In 1978, Parks Canada designated Howse Pass a National Historic Site after it was determined to be of historic significance because it was an early trading route.
“Howse Pass is located on the border of British Columbia and Alberta. Beginning at the junction of the Saskatchewan and Howse rivers, it follows the Howse River to the confluence of the Freshfield, Forbes and Conway Creeks, to the Alberta-British Columbia border. From there it continues through Crown lands controlled by the Province of British Columbia to the junction of the Blaeberry River and Cairnes Creek,” Parks Canada states on its website.
Walter Moberly, an early railroad surveyor, determined in 1871 that Howse Pass was the best location for a railway line as it was 97 metres lower in altitude than Kicking Horse Pass, had no steep approaches, and it could be used for a road too.
The pre-feasibility study done 10 years ago was funded by Alberta Economic Development, the counties of Clearwater and Lacombe, and the Town of Rocky Mountain House.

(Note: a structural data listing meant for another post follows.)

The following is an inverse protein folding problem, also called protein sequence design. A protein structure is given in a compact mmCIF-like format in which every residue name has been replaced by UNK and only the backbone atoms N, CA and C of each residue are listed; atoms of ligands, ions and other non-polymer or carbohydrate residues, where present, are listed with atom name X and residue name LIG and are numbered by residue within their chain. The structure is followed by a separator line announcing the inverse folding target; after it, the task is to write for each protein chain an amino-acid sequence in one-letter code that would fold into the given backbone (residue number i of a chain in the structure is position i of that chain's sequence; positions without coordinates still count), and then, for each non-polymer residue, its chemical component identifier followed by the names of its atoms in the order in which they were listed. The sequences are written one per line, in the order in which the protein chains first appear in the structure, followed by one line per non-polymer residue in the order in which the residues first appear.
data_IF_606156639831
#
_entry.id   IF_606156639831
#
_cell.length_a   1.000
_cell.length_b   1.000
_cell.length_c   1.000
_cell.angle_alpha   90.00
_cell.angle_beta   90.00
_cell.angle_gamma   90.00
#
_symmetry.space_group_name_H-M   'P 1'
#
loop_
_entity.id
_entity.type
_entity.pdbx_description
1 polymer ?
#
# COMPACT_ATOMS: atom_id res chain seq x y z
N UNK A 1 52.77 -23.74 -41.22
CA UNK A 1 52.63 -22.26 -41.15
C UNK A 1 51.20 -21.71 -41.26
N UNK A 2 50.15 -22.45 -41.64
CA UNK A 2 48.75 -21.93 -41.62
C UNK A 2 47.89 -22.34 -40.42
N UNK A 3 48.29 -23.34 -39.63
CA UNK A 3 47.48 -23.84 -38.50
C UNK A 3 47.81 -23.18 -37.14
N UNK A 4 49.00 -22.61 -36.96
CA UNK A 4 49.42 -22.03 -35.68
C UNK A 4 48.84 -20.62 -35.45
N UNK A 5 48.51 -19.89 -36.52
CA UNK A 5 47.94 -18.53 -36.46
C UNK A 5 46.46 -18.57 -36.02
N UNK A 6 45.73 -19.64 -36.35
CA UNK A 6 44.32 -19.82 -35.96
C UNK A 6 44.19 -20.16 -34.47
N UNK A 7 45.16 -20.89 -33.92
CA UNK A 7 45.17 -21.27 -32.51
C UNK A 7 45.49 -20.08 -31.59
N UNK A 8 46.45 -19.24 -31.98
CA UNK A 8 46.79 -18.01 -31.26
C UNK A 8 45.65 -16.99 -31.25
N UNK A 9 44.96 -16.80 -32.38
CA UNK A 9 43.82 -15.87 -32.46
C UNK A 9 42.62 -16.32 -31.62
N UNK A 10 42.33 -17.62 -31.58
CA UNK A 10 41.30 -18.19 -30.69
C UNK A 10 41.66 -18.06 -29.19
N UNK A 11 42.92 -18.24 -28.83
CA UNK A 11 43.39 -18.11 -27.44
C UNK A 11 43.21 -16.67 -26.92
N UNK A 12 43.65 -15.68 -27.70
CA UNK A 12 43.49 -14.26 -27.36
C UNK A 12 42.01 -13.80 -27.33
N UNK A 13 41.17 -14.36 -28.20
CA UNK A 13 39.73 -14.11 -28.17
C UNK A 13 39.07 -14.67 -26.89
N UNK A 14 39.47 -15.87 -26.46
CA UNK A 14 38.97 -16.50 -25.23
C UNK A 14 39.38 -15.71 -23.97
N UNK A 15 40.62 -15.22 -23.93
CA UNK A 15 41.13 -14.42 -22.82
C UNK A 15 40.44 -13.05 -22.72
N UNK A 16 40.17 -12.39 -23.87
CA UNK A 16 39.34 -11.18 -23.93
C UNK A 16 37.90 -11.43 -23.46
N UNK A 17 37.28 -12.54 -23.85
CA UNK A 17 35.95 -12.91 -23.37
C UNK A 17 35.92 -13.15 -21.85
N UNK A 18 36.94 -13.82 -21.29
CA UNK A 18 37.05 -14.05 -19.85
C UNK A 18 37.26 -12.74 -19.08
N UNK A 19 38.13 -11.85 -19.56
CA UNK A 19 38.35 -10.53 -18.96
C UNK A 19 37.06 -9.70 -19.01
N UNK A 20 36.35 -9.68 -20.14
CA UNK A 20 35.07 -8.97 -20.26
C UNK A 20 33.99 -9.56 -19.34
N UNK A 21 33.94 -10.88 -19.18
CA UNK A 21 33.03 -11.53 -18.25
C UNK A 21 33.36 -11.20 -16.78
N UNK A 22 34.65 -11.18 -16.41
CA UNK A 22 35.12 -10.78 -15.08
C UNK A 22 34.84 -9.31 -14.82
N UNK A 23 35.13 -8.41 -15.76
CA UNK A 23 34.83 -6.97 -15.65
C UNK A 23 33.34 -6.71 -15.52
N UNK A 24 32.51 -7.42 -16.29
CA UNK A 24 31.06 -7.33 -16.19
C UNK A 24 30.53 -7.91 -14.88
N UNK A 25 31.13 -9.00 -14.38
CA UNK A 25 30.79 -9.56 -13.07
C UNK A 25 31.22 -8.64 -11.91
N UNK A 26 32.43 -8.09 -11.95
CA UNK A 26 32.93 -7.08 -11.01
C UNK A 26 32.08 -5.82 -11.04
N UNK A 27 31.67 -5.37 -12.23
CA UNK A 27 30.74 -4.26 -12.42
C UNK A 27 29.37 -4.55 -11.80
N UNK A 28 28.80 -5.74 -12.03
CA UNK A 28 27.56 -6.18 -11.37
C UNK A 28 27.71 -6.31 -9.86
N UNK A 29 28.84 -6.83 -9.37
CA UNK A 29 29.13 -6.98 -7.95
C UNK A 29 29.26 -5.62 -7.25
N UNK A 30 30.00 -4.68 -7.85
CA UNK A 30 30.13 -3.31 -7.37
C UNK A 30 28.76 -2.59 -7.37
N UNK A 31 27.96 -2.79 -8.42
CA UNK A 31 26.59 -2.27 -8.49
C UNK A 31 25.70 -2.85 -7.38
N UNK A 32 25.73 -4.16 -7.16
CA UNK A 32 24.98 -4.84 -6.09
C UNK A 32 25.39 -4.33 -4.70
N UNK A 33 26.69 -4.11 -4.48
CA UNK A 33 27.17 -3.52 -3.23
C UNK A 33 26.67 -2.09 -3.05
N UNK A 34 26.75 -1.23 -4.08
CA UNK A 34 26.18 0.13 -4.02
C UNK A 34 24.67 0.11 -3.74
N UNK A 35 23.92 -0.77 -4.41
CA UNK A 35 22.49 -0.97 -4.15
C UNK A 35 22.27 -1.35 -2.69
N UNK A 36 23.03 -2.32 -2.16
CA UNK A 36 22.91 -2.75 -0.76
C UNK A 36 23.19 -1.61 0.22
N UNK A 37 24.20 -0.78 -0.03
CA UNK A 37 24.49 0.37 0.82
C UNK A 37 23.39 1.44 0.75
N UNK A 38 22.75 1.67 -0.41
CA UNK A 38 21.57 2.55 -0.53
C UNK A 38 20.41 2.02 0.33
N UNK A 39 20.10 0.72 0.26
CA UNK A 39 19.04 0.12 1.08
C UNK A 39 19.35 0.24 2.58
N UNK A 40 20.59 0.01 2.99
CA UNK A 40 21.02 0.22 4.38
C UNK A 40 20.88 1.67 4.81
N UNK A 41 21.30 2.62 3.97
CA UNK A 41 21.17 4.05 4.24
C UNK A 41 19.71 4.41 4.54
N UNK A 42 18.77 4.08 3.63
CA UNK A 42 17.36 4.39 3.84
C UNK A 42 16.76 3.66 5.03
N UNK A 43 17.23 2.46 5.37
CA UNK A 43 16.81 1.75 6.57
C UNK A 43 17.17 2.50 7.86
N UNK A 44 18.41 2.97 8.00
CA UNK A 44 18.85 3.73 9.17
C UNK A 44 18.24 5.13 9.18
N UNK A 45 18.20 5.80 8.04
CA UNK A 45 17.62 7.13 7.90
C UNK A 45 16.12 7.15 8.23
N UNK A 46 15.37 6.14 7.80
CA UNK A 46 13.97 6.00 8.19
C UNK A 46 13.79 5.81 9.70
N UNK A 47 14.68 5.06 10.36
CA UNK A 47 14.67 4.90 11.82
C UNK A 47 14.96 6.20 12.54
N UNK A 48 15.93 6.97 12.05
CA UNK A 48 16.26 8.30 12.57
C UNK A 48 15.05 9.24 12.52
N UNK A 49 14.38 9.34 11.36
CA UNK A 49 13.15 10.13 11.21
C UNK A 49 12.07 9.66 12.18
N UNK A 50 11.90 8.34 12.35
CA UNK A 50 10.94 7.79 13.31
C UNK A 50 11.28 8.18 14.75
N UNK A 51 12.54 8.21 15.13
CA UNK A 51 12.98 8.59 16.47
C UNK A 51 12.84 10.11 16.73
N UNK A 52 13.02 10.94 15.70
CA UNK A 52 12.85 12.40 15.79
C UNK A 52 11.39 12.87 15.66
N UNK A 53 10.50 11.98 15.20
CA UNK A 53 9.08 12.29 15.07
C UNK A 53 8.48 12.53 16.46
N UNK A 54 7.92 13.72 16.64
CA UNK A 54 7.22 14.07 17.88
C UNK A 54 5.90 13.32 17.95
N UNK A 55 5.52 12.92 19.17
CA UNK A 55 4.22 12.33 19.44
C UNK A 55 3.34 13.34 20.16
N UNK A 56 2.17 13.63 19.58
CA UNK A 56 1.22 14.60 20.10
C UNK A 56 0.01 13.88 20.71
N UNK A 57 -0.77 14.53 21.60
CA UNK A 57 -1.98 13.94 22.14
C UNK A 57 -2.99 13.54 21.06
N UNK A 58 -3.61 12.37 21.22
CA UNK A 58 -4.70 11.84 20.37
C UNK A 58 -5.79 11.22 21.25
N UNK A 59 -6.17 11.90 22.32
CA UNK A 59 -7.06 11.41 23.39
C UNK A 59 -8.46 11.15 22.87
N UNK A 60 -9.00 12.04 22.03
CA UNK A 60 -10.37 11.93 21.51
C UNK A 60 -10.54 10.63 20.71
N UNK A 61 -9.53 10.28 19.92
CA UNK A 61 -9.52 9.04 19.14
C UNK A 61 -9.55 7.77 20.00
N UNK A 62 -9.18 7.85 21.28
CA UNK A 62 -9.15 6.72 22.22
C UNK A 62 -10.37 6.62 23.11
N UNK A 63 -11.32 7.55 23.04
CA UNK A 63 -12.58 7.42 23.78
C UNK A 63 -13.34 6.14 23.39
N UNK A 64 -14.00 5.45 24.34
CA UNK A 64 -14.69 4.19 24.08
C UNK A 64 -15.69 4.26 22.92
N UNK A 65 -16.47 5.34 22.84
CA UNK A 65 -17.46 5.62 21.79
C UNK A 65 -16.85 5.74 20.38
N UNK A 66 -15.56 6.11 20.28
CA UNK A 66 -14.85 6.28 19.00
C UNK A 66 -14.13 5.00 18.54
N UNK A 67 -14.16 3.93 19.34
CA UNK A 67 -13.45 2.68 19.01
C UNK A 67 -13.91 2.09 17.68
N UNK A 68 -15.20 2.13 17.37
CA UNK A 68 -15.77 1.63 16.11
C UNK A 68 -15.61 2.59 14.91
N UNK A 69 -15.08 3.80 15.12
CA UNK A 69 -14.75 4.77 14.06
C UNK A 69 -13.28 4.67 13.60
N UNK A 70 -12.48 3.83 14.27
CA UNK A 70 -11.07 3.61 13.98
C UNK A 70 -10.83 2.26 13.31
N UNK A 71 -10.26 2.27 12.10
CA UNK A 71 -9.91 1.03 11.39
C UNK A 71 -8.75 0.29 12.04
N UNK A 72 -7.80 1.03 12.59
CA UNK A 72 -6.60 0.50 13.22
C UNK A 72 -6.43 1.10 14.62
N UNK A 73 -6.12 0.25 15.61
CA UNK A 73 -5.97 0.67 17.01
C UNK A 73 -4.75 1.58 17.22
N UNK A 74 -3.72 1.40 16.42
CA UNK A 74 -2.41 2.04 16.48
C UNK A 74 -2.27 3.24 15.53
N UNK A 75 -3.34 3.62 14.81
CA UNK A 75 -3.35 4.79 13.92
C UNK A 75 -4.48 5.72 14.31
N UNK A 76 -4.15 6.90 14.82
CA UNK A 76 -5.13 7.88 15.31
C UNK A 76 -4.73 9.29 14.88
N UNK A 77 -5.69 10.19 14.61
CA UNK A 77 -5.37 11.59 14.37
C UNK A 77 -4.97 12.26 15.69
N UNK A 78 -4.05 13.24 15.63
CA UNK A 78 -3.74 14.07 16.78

It stated the potential starting point of the new 66-kilometer highway would be on Hwy 93, approximately 1.6 km south of Saskatchewan River Crossing. Once over the Howse Pass, the route follows the Blaeberry River in a southwest direction and connects to Hwy 1, 13 kms south of Donald, B.C.
The route would consist of 24 kms in Alberta (all within Banff National Park), and 42 kms in British Columbia. It would knock off 95 kms between Central Alberta and Vancouver.
By comparison, the Yellowhead Hwy 16 route goes through 76 km of national park and the Trans-Canada Hwy 1 goes through 126 km of national park.
The pre-feasibility study, done by Schollie Research and Consulting and HDR Economics, conducted an independent analysis of the costs and benefits associated with constructing a Howse Pass highway.